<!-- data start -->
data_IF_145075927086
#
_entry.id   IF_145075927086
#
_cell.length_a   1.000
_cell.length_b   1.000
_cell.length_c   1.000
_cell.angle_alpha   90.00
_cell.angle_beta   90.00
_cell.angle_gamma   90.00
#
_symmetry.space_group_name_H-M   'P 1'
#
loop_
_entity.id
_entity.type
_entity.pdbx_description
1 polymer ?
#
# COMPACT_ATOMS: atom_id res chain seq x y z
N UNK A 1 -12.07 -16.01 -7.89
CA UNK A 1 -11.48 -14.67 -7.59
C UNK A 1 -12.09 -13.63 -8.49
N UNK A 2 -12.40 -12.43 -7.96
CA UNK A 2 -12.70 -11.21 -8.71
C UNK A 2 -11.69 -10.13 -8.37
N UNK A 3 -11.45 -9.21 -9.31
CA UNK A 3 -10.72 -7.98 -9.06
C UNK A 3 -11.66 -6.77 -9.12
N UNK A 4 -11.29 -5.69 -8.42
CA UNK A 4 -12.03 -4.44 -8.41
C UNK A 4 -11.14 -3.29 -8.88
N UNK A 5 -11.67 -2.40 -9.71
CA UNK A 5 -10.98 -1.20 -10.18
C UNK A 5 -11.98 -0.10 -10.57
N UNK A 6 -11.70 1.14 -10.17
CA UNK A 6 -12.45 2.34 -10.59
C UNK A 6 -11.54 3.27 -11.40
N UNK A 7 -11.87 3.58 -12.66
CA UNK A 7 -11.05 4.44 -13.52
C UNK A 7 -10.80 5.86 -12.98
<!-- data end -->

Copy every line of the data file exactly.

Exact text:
data_IF_145075927086
#
_entry.id   IF_145075927086
#
_cell.length_a   1.000
_cell.length_b   1.000
_cell.length_c   1.000
_cell.angle_alpha   90.00
_cell.angle_beta   90.00
_cell.angle_gamma   90.00
#
_symmetry.space_group_name_H-M   'P 1'
#
loop_
_entity.id
_entity.type
_entity.pdbx_description
1 polymer ?
#
# COMPACT_ATOMS: atom_id res chain seq x y z
N UNK A 1 -12.07 -16.01 -7.89
CA UNK A 1 -11.48 -14.67 -7.59
C UNK A 1 -12.09 -13.63 -8.49
N UNK A 2 -12.40 -12.43 -7.96
CA UNK A 2 -12.70 -11.21 -8.71
C UNK A 2 -11.69 -10.13 -8.37
N UNK A 3 -11.45 -9.21 -9.31
CA UNK A 3 -10.72 -7.98 -9.06
C UNK A 3 -11.66 -6.77 -9.12
N UNK A 4 -11.29 -5.69 -8.42
CA UNK A 4 -12.03 -4.44 -8.41
C UNK A 4 -11.14 -3.29 -8.88
N UNK A 5 -11.67 -2.40 -9.71
CA UNK A 5 -10.98 -1.20 -10.18
C UNK A 5 -11.98 -0.10 -10.57
N UNK A 6 -11.70 1.14 -10.17
CA UNK A 6 -12.45 2.34 -10.59
C UNK A 6 -11.54 3.27 -11.40
N UNK A 7 -11.87 3.58 -12.66
CA UNK A 7 -11.05 4.44 -13.52
C UNK A 7 -10.80 5.86 -12.98